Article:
Zimbabwe has just about reached the end of its tether, according to Western officials contacted by The Telegraph, and in four months will be reduced to anarchy. Britain has plans to evacuate its 20,000 citizens on an emergency basis as the former agricultural power will send its starving people into the street in a paroxysm of anger, tribal conflicts, and utter collapse:
Speaking anonymously because of the sensitivity of the subject, one Western official said: “It is hard to be definitive, but probably within months, by the end of the year, we will see the formal economy cease to work.”
He added: “One of the great dangers in all this, if Mugabe hangs on for much longer, is that the country will slip from authoritarianism to anarchy, the government will lose control of the provinces, it will lose control of the towns and you will have a situation where the central authority’s writ no longer holds.” ….
There are also fears that a breakdown in law and order could lead to an outbreak of ethnic conflict between Zimbabwe’s two main tribes, Mugabe’s own Shona and the Ndebele in the southwest.
Some political groups are already talking about regime change as an opportunity to press for independence, while more extreme elements have voiced agendas that could amount to “ethnic cleansing”.
The dictatorship of Robert Mugabe could not have made more bad moves had it planned on destroying the nation. It took its productive farms from their owners — whites from the British era of Rhodesia — and assigned them to political cronies, who turned Zimbabwe from a net exporter of agriculture to a beggar nation. Mugabe then tried to drive the poor out of the cities, and the black market that fed most of them collapsed. Faced with rising shortages and the predictable inflation that followed, Mugabe capped prices — and now no one can find anything on store shelves. Riots break out whenever anything arrives.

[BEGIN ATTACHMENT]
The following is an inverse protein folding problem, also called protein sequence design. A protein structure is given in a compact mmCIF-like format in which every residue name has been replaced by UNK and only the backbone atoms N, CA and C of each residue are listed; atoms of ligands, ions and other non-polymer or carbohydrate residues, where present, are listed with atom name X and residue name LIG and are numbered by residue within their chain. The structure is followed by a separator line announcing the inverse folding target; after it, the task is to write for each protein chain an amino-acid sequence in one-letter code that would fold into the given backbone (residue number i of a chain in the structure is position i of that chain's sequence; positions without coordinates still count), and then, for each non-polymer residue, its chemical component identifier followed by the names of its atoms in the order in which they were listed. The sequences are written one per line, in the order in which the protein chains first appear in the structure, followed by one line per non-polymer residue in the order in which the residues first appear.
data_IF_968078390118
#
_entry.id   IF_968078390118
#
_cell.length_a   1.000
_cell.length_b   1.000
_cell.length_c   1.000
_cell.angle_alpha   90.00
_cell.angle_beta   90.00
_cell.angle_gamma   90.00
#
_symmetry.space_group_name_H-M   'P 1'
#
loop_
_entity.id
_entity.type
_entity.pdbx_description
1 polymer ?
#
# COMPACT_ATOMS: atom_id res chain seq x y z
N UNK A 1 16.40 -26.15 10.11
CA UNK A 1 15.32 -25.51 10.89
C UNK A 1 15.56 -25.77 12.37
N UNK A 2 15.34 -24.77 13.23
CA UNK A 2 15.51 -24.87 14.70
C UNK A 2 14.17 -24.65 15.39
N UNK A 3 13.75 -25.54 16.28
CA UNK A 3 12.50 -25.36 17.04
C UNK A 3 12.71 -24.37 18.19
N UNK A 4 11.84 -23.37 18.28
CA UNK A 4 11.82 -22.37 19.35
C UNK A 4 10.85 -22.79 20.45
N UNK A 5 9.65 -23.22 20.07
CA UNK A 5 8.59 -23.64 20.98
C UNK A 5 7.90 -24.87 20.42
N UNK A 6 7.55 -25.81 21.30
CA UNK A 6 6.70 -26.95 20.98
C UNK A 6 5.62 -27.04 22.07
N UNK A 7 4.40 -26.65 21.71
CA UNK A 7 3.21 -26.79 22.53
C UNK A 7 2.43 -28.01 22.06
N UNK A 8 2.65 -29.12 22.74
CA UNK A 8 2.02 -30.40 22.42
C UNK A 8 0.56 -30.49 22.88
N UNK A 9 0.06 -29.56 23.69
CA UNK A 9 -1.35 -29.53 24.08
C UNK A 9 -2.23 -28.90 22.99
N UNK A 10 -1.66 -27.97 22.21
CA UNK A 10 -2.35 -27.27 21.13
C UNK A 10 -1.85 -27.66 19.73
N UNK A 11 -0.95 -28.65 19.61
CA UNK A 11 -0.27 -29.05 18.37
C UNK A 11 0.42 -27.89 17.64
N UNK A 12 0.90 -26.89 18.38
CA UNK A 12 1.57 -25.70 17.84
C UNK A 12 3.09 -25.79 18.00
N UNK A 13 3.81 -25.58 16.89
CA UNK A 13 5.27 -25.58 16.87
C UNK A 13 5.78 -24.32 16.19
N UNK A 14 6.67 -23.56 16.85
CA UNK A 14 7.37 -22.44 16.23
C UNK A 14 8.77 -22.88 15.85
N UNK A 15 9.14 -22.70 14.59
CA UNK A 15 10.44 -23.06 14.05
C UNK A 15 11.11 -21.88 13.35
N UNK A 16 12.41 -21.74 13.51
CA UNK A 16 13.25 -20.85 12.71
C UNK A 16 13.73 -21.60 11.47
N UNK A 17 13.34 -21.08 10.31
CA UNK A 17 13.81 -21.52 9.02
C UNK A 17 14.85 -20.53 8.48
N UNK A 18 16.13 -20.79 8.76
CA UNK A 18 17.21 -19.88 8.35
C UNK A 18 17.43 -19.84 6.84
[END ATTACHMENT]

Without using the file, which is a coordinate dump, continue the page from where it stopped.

Their capital has little electricity and less potable water. Four out of five people live in abject poverty. Even if Mugabe left at this point, people will start dying in droves very soon — those who stay, anyway. Millions have fled Zimbabwe, and millions more have packed their bags. There may be no one left to challenge Mugabe for power.
What have the African nations done about this disaster? Typically, nothing. They just held a conference where the leaders of Zimbabwe’s neighbors applauded and feted Mugabe, even while talking sotto voce about the need for change. The Southern African Development Community has shown themselves to be cowards in confronting one of the most incompetent dictators on that or any other continent, apparently content to see Zimbabwe’s people starve as opposed to confronting Mugabe.
If nothing changes in the immediate future, the once self-sufficient Zimbabwe will descend into the madness of tribal warfare and genocide, much like the Democratic Republic of the Congo did as Zaire. We will then hear plenty from activists, demanding interventions and UN peacekeeping missions, likely from the same neighbors who refused to lift a finger to stop Mugabe over the last several years, and even applauded him at the SADC. Famines will roll across the productive land, and Western television will be filled with advertisements begging for relief for the afflicted population.
Africa, unfortunately, is a constant re-run. At some point, we’re going to have to insist that Africans deal with Africa.